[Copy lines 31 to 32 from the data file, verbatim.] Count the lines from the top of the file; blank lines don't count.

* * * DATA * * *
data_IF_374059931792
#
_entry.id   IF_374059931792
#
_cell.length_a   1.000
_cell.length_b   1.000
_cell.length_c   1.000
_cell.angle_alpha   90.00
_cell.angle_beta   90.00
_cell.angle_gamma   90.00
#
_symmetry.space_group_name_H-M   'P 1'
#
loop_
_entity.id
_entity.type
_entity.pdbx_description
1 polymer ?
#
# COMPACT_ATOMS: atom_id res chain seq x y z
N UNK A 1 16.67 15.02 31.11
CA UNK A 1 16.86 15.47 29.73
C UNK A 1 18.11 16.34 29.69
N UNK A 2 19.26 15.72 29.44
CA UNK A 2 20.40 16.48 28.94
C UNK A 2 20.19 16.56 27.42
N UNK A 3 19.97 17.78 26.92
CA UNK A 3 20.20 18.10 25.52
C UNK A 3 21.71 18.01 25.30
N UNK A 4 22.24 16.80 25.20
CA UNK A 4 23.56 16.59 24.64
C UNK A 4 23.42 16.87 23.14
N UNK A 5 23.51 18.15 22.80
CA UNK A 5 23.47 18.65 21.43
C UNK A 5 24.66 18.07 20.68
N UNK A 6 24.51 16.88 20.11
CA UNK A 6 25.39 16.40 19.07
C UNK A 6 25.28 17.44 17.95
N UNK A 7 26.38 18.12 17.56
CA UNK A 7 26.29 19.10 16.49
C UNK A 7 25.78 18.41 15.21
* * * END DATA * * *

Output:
CA UNK A 4 23.56 16.59 24.64
C UNK A 4 23.42 16.87 23.14